On the doorknob every morning hung a small brown paper bag with a buttery grease spot on it and two, still-warm-from-the-oven croissants inside.
“Merci,” he would call out to nobody in particular, as he stood naked in the crack of the doorway before bringing the delightful little package back to bed.
We had checked into a room in a tiny hotel in the old part of town with an old-fashioned double bed and not much more. Outside the window was a small balcony that overlooked a closed-in courtyard dripping with ivy.
It was quiet. It was cozy.
It was sexy.
“How about you come to Montreal with me?” he’d suggested.
You know how it is. You meet someone, fall in love and want to show them where you’ve lived, gone to school, worked and loved.
You want to bring the past forward into the present. You want to walk in both worlds.
Downstairs we had café au lait in huge bowls without handles. No cup could be big enough to contain this glorious way to start the day.
The waitresses would wear bright red lipstick, little scarves in their hair and ruffled bobby socks with high-heeled shoes on their feet. They would speak to me in English, and to him in French, and I would swoon every time I heard those incredible nasally, Yves Montand-y words come out of his mouth.
“I didn’t know you could speak French,” I cried. But mais oui, he could speak French. He was Canadian after all, had lived in Montreal for three years and directed the building of an English Language theater there while his wife worked at the University and their little girl went to grade school.
One night, we left our umbrellas folded up and walked through a misty, warm rain to a small café around the corner for soup and wine.
He’s the one, I thought, sitting across the table from him. What more could I ask for?
“Do you know what I would say,” I began as we headed out the door, “If a person were to ask me that particular, very important question that he had asked me about a month ago and that I said I would have to think about?”
He stopped. Put his hands on my shoulders. Slowly backed me up against the doorway just inside the café and leaned down into my ear.
“Will you marry me?” he asked breathlessly.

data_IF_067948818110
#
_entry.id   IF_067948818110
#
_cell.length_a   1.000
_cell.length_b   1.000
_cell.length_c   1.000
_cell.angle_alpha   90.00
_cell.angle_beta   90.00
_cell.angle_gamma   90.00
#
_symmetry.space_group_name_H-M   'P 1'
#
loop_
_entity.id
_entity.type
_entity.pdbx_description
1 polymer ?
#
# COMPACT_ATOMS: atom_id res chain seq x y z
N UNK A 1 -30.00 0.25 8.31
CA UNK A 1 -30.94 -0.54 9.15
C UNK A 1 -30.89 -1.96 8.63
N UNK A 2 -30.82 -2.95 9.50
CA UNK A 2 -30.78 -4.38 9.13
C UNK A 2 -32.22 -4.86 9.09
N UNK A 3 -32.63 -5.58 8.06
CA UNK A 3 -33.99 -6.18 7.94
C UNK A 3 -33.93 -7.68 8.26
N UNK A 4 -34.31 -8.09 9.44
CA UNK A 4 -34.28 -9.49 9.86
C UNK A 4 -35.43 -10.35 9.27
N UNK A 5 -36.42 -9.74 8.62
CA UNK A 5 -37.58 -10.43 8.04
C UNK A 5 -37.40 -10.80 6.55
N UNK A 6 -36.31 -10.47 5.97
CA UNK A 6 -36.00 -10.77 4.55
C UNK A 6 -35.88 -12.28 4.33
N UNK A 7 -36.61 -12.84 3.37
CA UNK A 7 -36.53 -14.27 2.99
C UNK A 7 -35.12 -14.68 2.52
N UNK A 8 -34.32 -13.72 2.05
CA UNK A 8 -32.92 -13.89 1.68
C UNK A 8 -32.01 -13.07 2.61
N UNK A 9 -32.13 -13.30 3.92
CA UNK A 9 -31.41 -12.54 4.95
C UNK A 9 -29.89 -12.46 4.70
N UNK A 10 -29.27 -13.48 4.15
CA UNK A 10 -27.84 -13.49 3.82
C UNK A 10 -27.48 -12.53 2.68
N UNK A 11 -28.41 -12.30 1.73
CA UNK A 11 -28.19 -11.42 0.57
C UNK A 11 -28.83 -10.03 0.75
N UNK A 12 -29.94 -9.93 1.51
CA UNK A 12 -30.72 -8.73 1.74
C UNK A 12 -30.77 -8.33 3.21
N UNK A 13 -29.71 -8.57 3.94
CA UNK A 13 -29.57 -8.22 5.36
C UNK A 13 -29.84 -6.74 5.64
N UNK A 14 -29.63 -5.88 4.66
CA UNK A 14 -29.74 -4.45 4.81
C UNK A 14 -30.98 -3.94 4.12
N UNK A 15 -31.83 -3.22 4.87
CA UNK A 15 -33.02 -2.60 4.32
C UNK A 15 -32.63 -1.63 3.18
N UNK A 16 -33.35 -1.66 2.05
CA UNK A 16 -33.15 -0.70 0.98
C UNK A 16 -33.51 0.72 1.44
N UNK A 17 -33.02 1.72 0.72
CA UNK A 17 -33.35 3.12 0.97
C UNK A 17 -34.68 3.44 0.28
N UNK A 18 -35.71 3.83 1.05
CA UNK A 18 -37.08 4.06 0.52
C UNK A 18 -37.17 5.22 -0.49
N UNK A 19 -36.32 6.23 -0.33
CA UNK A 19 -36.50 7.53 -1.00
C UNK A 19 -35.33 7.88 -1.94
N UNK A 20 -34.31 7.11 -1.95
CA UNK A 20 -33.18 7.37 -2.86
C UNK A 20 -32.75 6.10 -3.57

We sat on the balcony later that night—until long after midnight—drinking, toasting and soaking up Montreal.
“Marry Me” French Onion Soup (Vegetarian Version)
This is an ultra-simple slow cooker version of simply the best French onion soup you will ever eat. Cooking it slowly in the crock-pot, then refrigerating it overnight makes all the flavors blend together and renders a soup with buttery tasting onions in a deeply satisfying broth.
>> Vegetable broth (see note)
>> 4 large sweet onions (cut in half vertically and then cut into thin, vertical slices)
>> Mozzarella cheese (Vegan option: I find that Trader Joe’s Brand works best)
>> 2 slices lightly toasted French bread per onion
>> 1 tablespoon sugar (brown or regular granulated or basically whatever is in the house)
>> 1 tsp. vinegar
1) Put the onions in a crock pot, add the brown sugar, and cook on low for approximately 8 hours. The onions will release their own juice and turn a golden brown. Cook them until the onions on the bottom of the pot begin to caramelize (up to 10 hours). I usually put the onions in when I go to bed and let them cook overnight, checking them and stirring them in the morning when I get up.
2) Once the onions have begun to caramelize, add enough vegetable broth to the crock pot to cover the onions, salt and black pepper to taste, and cook on low for another 4 hours.
3) Refrigerate overnight.
4) To serve, heat the soup in a sauce pan on top of the stove (I do not use the microwave as it tends to thin the flavors). While the soup is heating, put thin slices of vegan mozzarella cheese on top of each slightly toasted French Bread slice and broil in the oven until the cheese melts. Slide two slices of the heated onion soup into each bowl and serve piping hot.
Note: Store bought vegetable broth can be used. For homemade vegetable broth, I keep an ongoing open bag of vegetable cuttings and trimmings in the freezer. When I get enough to fill a crock pot, I put the vegetables, (frozen as they are), cover with water, and cook them on high overnight. In the morning I throw out the (by now overcooked) vegetable cuttings and save the broth in jars in the fridge.
Author: Carmelene Siani
Image: Mr.TinDC at Flickr
Editor: Catherine Monkman